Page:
Did you know online quizzes can be good for more than telling you what celebrity you most resemble? Using online quizzes in the classroom can be a fun and helpful way to differentiate instruction for your students. Based on students’ results, you can direct them to various instructions, assignments, and prompts.
There are many tools available to create online quizzes. We will walk through an easy platform called Interact.
1. Focus on the process and get familiar with the platform.
When making your first quiz, it’s important to get to know the platform. This way, you can discover the capabilities and how you might use them in the classroom.
Start by going to interact.com and creating an account. While there is a paid version, for our purposes, the free option works well. After you’ve created an account and signed in, you should see a screen like the one below. You’ll want to hit the “Create New Quiz” button.
Next, you’re going to see some options. If you click the “Template” option, you’ll find a wide range of quizzes already created. Take some time to explore them, as you might find one you love. It’s also a great way to gain inspiration for your own quiz.
2. Once you are finished exploring, select the “From Scratch” option.
Determine what kind of quiz you want to create. Again, I recommend taking some time to explore.
As you browse, imagine how you might use the variety of options in your classroom. Here are three ideas:
- Use the “Assessment” option when helping students determine if they’re ready to move ahead on a topic or technique, or to determine if they need more time. For example, you might design a quiz for a digital photography course to determine how well students understand Depth of Field. You can then assign different tasks depending on what scores students receive. Scoring a 0-3 may mean students need to view additional videos and meet with you, while scoring an 8-10 may mean they are ready to move on.
- Use the “Personality” quiz to send students different sketchbook prompts based on their individual interests.
- Use “Scored” quizzes as an option when you’re asking questions without a right or wrong answer.
For all of the quizzes, you’ll want to take advantage of the “Results” page. Use the “Results” page to send students customized information.
3. Create your quiz.
Let’s walk through an example together. In this case, I’ve selected the “Assessment” option. Once you do, you’re going to see a screen like the one below.
You’ll build your quiz and “Results” page from this screen. I’m going to build a quiz for students who are interested in taking an AP 2-D design course to test how much they already know about Design Principles.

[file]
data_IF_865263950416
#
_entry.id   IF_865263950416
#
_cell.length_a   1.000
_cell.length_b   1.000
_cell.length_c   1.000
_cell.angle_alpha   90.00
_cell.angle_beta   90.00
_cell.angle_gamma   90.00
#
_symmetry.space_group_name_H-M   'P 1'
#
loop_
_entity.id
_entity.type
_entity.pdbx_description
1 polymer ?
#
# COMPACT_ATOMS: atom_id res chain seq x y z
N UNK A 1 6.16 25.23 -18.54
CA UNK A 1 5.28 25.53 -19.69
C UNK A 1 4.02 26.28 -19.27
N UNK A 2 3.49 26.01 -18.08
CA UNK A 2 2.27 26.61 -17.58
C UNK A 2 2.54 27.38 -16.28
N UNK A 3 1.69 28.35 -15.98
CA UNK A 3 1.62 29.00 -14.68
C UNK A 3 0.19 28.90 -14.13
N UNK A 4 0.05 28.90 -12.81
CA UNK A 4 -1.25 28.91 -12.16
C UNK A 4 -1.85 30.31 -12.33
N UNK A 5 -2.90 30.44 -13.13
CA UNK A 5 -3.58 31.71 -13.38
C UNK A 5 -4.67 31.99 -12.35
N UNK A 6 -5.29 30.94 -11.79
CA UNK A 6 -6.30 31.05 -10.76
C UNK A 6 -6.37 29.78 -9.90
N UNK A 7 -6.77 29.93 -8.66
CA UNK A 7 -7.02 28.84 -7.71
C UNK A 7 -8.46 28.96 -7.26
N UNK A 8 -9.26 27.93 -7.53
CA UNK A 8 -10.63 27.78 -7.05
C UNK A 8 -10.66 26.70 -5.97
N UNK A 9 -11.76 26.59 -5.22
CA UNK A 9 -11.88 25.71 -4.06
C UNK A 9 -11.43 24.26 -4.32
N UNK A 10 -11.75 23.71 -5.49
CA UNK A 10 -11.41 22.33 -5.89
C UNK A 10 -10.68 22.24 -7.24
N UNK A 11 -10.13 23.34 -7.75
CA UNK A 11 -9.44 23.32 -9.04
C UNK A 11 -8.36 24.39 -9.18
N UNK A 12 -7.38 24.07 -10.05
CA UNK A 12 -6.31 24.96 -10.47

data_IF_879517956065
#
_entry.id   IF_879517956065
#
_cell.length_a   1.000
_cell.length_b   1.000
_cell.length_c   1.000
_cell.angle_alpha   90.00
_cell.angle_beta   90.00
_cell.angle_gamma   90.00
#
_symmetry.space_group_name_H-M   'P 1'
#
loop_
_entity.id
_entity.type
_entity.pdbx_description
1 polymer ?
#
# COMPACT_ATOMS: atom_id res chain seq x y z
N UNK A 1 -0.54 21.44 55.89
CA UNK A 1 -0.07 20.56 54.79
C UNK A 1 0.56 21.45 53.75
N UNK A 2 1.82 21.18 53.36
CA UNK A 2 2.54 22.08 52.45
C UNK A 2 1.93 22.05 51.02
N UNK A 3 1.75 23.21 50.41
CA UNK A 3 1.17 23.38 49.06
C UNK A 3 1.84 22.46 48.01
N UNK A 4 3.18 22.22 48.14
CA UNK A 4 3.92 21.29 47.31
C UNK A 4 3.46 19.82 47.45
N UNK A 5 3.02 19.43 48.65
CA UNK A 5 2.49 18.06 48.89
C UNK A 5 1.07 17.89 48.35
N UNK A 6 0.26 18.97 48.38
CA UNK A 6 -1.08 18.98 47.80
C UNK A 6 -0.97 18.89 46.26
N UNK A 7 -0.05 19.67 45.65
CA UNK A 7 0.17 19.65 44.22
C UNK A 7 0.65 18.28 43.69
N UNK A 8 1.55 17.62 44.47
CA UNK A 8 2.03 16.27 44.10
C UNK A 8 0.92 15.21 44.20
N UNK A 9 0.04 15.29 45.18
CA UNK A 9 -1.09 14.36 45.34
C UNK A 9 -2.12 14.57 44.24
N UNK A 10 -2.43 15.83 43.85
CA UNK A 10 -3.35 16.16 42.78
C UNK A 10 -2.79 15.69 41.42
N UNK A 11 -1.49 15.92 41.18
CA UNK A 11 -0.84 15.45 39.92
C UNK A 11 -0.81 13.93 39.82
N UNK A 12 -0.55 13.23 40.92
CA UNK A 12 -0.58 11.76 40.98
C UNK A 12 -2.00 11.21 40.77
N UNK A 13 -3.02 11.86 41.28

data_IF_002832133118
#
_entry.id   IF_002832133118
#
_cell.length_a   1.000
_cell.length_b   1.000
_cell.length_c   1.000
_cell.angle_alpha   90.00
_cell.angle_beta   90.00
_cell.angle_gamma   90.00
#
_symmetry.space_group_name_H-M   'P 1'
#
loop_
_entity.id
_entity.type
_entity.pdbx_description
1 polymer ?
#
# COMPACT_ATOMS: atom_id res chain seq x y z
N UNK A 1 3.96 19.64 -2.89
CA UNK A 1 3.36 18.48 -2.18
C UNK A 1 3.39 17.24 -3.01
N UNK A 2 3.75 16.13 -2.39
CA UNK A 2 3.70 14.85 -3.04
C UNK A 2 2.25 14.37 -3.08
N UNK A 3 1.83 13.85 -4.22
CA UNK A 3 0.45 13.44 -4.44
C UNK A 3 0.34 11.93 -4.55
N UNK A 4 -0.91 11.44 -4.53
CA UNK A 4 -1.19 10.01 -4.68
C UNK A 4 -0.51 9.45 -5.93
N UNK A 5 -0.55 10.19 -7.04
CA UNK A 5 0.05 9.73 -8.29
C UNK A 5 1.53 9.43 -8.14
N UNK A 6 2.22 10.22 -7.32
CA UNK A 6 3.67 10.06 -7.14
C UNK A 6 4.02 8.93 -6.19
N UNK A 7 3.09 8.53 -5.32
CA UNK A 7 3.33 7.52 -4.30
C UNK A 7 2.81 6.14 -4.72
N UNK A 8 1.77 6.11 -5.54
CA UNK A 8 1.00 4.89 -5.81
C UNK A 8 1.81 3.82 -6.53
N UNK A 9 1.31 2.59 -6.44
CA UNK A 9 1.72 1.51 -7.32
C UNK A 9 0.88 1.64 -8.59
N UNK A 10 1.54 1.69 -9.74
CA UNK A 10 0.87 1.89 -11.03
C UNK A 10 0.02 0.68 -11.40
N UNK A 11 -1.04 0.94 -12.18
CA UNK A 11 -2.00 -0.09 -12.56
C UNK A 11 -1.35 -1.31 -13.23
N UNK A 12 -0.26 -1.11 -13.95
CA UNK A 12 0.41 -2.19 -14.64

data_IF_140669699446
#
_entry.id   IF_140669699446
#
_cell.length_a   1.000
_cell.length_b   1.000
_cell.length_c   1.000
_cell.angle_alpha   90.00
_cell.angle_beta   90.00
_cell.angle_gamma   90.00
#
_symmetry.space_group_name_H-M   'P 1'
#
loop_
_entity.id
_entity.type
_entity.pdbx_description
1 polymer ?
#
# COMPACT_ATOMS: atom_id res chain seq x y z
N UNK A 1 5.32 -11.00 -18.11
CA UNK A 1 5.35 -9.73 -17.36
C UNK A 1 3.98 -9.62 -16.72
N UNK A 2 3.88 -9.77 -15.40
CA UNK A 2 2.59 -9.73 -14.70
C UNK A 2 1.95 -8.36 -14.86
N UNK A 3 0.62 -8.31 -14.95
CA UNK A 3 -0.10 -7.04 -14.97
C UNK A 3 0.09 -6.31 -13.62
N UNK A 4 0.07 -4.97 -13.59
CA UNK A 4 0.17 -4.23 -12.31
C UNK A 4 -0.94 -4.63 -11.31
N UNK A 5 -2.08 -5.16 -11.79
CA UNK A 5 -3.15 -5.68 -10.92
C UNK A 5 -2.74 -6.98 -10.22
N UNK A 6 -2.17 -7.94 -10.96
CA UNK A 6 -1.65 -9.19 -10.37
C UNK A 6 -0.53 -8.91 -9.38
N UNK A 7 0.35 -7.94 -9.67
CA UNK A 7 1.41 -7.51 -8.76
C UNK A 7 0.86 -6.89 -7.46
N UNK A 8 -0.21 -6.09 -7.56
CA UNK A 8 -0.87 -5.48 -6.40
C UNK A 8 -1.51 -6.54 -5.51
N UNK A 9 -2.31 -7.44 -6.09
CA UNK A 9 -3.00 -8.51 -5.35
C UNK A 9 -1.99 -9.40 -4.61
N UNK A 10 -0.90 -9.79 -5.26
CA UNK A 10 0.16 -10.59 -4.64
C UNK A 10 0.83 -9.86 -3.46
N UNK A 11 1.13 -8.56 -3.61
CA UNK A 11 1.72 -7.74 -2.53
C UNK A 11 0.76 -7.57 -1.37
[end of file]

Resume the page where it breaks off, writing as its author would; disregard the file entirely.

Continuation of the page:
After you’ve set up your cover page, you’re ready to start creating questions. For each question, you have the option to include an image if you wish. Write your question, add in answers, and then select the blue “Set Correct Answer” button.
As you set the correct answer, you have some options. You may choose to write a description that gives further information about why an answer is correct. This can be helpful for your students. You can also choose to reveal the correct answer after each question or not. Since I’m using this as both a tool for learning and differentiation, I fill in information about why an answer is correct and reveal it to students.
Once you have all of your questions entered, it’s time to build your “Results” page. The “Results” page is where differentiation takes place. I usually have ten quiz questions and then create three “Results” pages. One for those who score 0-3, another for those who score 4-7, and one more for those who score 8-10. You can create as many or as few “Results” pages as you wish, based on your needs.
Depending on a student’s score, they will be directed to a different “Results” page. For this quiz, I know my students who scored 0-3 need some basic information about the elements and principles. They’re instructed to watch two short videos and provided with a sketchbook assignment. Students who score higher, receive different videos and assignments.
You can have students take the quiz more than once. For example, after completing their assignment, students who scored 0-3 may retake the quiz. As they score higher on the quiz, they’ll be sent a new assignment.
4. Take the quiz or use it in your classroom.
5. Now it’s your turn.
As you work to build your first quiz, remember it can take some time to set up. Try to make your quiz something you can use more than once. Focus on a topic where you feel your students need differentiated instruction and resources.
How do you see yourself using online quizzes for differentiation in your classroom?
Around what topic will you build your first quiz?
Magazine articles and podcasts are opinions of professional education contributors and do not necessarily represent the position of the Art of Education University (AOEU) or its academic offerings. Contributors use terms in the way they are most often talked about in the scope of their educational experiences.